Health & Medicine - Posted by Richard Merritt-Duke on Wednesday, January 5, 2011 12:30 - 1 Comment
Light scope detects early cancer
DUKE (US) — A tiny light source and sensors at the end of an endoscope may provide a more accurate way to identify pre-cancerous cells in the lining of the esophagus.
Using an endoscope to reach the esophagus via the nose, physicians shine short bursts of this light at locations of suspected disease and sensors capture and analyze the light as it is reflected back. In particular, they are trying to spot characteristic changes within the layer of cells known as the epithelium, which line cavities and surfaces throughout the body.
“By interpreting the way the light scatters after we shine it at a location on the tissue surface, we can the spot the tell-tales signs of cells that are changing from their healthy, normal state to those that may become cancerous,” says Neil Terry, a Ph.D. student at Duke University and a member of the scope’s design team.
The device holds the promise of being a less invasive method for testing patients suspected of having Barrett’s esophagus, a change in the lining of the esophagus due to acid reflux.
Long periods of acid reflux—when stomach acid splashes, or refluxes, up into the esophagus—can change the cells that line the esophagus, making them appear more like intestinal cells than esophageal cells. These cellular changes can also be a precursor to cancer.
As in most cancers, early identification of these pre-cancerous cells often leads to better outcomes for patients. Barrett’s esophagus afflicts more than one percent of the U.S. population, with most patients above the age of 50.
The team published their findings online in the January issue of the journal Gastroenterology.
“Specifically, the nuclei of pre-cancerous cells are larger than typical cell nuclei, and the light scatters back from them in a characteristic manner,” Terry says. “When we compared the findings from our system with an actual review by pathologists, we found they correlated in 86 percent of the samples.”
Nicholas Shaheen, a gastroenterologist at the University of North Carolina at Chapel Hill, conducted the preliminary clinical trial of the device on 46 patients with Barrett’s esophagus.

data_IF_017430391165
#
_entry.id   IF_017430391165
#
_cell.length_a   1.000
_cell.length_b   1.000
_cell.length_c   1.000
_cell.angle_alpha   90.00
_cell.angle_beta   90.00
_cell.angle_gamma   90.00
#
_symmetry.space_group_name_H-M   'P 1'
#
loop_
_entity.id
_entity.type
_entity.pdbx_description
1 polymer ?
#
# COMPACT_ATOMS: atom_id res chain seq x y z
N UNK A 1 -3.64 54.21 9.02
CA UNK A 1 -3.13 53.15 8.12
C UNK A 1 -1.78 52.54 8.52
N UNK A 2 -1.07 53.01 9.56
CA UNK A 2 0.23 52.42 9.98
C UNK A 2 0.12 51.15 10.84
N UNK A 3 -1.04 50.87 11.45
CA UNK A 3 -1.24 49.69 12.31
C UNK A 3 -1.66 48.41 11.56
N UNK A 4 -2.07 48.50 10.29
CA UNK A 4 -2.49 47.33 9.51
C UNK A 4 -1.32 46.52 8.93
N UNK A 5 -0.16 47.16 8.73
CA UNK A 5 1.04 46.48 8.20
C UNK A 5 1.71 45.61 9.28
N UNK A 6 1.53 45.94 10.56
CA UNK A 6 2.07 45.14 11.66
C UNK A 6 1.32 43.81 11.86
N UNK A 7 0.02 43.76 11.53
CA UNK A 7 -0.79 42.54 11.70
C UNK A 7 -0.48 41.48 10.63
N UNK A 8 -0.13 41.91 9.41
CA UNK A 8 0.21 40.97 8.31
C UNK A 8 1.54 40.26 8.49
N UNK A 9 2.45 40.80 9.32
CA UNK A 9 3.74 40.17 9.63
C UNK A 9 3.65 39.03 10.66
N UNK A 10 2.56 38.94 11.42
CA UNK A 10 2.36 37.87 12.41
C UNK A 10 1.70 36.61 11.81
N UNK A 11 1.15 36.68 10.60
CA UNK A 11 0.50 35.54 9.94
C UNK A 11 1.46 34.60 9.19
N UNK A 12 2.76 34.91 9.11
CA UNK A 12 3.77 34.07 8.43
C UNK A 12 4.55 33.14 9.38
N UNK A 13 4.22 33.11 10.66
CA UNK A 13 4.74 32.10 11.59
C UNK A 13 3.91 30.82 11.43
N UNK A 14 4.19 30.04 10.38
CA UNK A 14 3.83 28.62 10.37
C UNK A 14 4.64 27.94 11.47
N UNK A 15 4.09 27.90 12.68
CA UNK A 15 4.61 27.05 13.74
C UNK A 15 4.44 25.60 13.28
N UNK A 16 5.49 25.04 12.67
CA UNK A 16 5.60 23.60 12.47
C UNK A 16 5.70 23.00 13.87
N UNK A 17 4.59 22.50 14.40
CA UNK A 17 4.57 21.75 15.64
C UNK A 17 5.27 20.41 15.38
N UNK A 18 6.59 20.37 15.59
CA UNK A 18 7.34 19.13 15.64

“Currently, we take many random tissue samples from areas we where we think abnormal cells may be located,” Shaheen says. “This new system may make our biopsies smarter and more targeted. Early detection is crucial, because the cure rate for esophageal cancer that is caught early is quite high, while the cure rate for advanced disease is dismal, with a 15 percent survival rate after five years.”
The cancer-detection technology is known as angle-resolved low coherence interferometry (a/LCI). The technique is able to separate the unique patterns of the nucleus from the other parts of the cell and provide representations of its changes in shape in real time.
“This optical approach of sampling allows us to cover more tissue sites in less time and has the potential to significantly improve our ability to spot and monitor these pre-cancerous cells,” says Adam Wax, lead developer and an associate professor of biomedical engineering at Duke. “This type of approach could be used to improve and perhaps one day supplant the physical biopsies currently being used.”
Wax points out that since approximately 85 percent of all cancers begin within the layers of the epithelium in various parts of the body, he believes that the new system could also work in such cancers as those of the colon, trachea, cervix, or bladder.
The research was supported by the National Institutes of Health, the National Science Foundation, and Oncoscope, Inc., a company Wax founded in 2006, based on the Duke technology. Wax has a financial interest in the company, and Terry is a consultant.
Oncoscope plans a clinical trial of the system for approval, and Wax says there could be a commercially available device as early as 2012.
More news from Duke: www.dukenews.duke.edu